The complex problem of juvenile delinquency and its causes and treatment is approached differently by psychiatrists, criminologists, sociologists, and the police. Impulsive psychopathic behavior in any form demands more immediate and dramatic attention from society than do the results of the other forms of character disorder and consequently most vividly demonstrates the multiple theoretical viewpoints pertaining to human behavior. A sufficiently broadened psychoanalytic theory, offering a general systematic psychology of personality, would be pragmatically useful to the other specialists who must cope with the direct social consequences of these illnesses. What we need is a general synthesizer who has a dynamic psychology of human nature and who is at home with the disciplines of biology, psychology, and sociology.
Sociological interest in the juvenile delinquent has centered on that aspect of his behavior that is expressed in antisocial actions. In fact, Talcott Parsons and Edward Shils utilize action as a main bulwark of their sociological theory. Psychiatry has put forth three philosophical approaches to the understanding of this kind of problem: the psychobiologic, the psychoanalytic, and the combined psychobiologic and psychoanalytic.
Shaw (1929) and his collaborators among the sociologists center their theories about juvenile delinquency on the effects of general social disorganization; Robert K. Merton stresses socially induced deviations; Harrison G. Gough offers a sociological theory of psychopathy; and Albert J. Reiss, Jr., applying a sociological approach that incorporates psychoanalytic psychology (in a rapprochement with the clinician), views delinquency as a consequence of the type of relationship established among personal and social controls.
If we consider the character disorders as reflecting a continuum of control, we can move from deficient capacity to control (impulsive psychopathy, delinquency) to a high capacity to control (compulsiveness, obsessive-compulsive neurosis). The concept of control offers a common meeting ground for the biologist, the psychologist, and the sociologist. What remain to be determined are the relative strengths of the biological, psychological, and social factors in determining the development of control.
Anna Freud (1963) reformulated a position on the complementariness of heredity and environment in normal children, postulating that there are constitutionally inherent lines of development, including the maturational sequences in the development of libido and aggression (id) and, although less well-known, certain innate tendencies toward organization, defense, and structurization (ego). Accidental environmental influences single out individual lines for special promotion in development. The clinical problems of the choice of an organ for a psychosomatic disturbance, somatic compliance, and the choice of the symptom and form of the neurosis are one set of unsolved problems. Character choice is a much more difficult problem because it involves the question of social compliance. Hartmann (1950), for example, stated that “a given social structure selects and makes effective specific psychological tendencies and certain developmental trends.” David Riesman states the same hypothesis sociologically.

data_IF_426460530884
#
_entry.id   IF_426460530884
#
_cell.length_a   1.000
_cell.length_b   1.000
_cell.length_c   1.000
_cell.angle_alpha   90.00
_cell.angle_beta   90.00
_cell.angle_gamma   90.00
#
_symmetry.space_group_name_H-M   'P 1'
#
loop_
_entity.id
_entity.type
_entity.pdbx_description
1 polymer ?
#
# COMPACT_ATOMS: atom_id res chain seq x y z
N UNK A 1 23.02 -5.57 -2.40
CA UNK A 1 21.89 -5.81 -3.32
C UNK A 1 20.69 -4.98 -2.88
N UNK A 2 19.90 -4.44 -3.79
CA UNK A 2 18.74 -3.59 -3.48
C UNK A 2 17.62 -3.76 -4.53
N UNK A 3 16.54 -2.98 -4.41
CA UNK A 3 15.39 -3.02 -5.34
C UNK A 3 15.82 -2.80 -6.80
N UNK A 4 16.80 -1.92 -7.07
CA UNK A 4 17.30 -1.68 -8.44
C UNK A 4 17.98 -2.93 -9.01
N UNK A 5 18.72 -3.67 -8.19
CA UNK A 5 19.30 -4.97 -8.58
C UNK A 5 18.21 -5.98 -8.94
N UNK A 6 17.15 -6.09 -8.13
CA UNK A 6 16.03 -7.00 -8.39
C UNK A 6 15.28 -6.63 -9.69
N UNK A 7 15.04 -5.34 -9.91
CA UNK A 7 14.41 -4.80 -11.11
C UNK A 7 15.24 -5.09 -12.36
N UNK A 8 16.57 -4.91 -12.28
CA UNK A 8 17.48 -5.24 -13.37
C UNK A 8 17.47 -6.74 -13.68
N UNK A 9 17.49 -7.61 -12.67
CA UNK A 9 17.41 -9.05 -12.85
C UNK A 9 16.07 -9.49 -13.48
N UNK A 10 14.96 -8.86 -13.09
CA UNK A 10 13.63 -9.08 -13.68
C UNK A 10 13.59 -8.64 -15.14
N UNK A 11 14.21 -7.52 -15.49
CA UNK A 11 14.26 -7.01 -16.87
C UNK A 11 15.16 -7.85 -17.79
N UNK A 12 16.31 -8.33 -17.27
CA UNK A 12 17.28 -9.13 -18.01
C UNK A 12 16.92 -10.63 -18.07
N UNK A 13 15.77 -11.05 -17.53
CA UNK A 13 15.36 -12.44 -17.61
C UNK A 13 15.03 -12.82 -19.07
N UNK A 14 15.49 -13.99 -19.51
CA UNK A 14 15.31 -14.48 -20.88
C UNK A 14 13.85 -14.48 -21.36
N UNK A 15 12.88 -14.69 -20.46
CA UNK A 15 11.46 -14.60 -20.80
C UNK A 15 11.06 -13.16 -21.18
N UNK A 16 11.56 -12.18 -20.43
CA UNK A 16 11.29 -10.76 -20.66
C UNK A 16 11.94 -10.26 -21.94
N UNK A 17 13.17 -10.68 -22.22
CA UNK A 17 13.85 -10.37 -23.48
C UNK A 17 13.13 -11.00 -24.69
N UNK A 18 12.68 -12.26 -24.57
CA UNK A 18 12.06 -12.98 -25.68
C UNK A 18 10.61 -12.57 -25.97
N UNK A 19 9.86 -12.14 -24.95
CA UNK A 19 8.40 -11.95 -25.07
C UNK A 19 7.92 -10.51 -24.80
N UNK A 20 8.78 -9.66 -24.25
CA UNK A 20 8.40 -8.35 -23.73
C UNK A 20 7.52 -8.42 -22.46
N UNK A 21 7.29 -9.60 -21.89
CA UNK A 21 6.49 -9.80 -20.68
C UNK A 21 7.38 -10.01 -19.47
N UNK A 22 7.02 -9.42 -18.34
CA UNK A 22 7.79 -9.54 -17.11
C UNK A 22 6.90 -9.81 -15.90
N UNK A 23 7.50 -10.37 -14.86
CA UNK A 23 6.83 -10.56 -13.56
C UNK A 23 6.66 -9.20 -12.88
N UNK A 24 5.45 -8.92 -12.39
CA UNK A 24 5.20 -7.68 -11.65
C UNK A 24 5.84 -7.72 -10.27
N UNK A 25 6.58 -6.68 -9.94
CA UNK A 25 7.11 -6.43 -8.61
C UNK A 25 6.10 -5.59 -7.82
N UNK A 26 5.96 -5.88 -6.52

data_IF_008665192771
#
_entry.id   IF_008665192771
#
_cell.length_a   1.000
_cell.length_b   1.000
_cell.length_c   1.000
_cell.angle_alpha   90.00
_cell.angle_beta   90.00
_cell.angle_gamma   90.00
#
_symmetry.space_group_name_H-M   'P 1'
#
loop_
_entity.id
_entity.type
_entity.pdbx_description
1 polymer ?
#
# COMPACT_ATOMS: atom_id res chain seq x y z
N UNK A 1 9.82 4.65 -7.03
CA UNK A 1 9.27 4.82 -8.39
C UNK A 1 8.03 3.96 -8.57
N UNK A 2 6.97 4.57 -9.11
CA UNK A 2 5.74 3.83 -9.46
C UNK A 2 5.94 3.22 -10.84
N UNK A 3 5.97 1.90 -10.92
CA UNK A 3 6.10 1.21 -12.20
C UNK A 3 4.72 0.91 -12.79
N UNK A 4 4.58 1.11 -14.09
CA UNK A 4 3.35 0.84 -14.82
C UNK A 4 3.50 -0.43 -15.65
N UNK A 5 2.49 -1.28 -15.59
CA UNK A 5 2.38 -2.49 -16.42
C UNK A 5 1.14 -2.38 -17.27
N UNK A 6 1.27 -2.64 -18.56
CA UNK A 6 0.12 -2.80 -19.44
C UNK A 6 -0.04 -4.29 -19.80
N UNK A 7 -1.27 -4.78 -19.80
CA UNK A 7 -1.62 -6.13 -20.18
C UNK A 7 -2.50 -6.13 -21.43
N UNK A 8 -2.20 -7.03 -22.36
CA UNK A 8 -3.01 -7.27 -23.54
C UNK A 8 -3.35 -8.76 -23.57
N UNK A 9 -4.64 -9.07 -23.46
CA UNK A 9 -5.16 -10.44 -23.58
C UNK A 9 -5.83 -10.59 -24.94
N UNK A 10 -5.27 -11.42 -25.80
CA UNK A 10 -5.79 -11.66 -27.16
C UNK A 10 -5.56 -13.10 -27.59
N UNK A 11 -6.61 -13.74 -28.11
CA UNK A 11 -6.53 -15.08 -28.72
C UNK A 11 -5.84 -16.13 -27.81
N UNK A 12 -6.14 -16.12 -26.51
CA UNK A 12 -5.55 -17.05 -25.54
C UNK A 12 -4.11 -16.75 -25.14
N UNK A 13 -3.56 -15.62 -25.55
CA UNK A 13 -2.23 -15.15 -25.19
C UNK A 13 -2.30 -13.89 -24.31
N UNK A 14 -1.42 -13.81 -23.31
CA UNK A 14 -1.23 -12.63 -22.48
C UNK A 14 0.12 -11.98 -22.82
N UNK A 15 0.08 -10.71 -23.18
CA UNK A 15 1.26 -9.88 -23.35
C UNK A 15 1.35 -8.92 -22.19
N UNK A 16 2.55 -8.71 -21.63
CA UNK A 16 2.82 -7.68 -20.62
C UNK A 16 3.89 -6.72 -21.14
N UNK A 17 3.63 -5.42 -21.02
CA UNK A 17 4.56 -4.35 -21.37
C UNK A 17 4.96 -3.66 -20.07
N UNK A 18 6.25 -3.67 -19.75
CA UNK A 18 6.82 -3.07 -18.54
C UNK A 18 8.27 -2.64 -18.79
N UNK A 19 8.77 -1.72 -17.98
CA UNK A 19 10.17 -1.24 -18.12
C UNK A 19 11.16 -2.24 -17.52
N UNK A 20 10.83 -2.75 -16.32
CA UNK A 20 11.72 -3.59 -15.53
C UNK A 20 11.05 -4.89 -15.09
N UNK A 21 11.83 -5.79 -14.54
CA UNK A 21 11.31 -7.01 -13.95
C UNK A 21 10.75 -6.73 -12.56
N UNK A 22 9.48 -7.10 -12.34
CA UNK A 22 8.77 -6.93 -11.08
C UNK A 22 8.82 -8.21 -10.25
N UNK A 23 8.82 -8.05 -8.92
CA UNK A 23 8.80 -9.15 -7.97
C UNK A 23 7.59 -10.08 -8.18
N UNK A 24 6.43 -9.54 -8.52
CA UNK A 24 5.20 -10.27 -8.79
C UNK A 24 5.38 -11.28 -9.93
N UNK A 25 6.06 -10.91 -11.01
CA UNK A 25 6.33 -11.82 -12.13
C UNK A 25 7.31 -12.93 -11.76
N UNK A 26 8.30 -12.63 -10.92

Until an interdisciplinary collaboration produces a theory that permits a reasonably scientific understanding of the causation and dynamics of character problems, treatment will remain extremely difficult because it is expensive and prolonged in the cases of the character neuroses. Nonetheless, once an individual develops sufficient insight to recognize that he has a problem, psychoanalytic therapy can sometimes produce constructive change, almost an impossibility in the case of psychopathy, where psychoanalysis is ineffective because the potential patient is too free of conflict or guilt to be amenable to therapy. Sociology may design social reforms that lead to a decrease in the incidence of psychopathic development, but it cannot alone find the answers to help the individual psychopath once his character choice has been made. Only an integrated theory will make it possible to predict, prevent, and ameliorate the wide-ranging character disorders that afflict society.
Joseph J. Michaels